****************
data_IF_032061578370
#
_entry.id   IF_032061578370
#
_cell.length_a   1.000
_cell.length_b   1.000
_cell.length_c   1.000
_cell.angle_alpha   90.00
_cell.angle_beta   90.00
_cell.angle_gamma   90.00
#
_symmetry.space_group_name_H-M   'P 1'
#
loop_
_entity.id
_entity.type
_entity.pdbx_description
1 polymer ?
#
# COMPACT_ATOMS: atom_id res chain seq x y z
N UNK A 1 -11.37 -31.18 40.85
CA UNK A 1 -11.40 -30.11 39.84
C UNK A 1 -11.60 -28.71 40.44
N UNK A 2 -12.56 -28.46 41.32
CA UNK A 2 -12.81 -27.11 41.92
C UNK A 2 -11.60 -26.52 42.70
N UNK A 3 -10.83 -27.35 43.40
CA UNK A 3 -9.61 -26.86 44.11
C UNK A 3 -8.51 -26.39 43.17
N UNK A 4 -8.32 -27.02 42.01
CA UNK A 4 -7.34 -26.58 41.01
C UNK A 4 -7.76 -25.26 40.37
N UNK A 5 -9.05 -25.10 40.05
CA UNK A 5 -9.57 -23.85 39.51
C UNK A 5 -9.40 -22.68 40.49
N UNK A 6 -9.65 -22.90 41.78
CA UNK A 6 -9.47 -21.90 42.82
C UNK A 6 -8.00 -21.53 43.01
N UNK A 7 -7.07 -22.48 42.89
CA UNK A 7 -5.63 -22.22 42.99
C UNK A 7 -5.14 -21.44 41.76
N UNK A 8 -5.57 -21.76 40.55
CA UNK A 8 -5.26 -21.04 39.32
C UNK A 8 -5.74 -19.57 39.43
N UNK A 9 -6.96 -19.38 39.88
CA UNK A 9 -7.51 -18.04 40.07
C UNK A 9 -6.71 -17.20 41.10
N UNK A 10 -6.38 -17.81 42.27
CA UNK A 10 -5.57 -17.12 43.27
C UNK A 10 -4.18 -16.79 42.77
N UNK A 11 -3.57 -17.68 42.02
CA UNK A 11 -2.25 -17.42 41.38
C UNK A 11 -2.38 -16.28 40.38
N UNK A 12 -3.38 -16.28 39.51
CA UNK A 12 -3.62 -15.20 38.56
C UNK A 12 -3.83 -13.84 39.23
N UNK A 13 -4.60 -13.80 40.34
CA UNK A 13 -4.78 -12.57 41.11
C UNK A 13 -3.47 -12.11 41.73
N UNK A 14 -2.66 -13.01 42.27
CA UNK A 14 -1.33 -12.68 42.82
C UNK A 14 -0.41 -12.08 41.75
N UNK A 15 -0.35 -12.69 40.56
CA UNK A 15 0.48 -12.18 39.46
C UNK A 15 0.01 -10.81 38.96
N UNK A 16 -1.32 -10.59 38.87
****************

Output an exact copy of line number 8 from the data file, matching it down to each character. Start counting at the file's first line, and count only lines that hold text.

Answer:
_cell.angle_alpha   90.00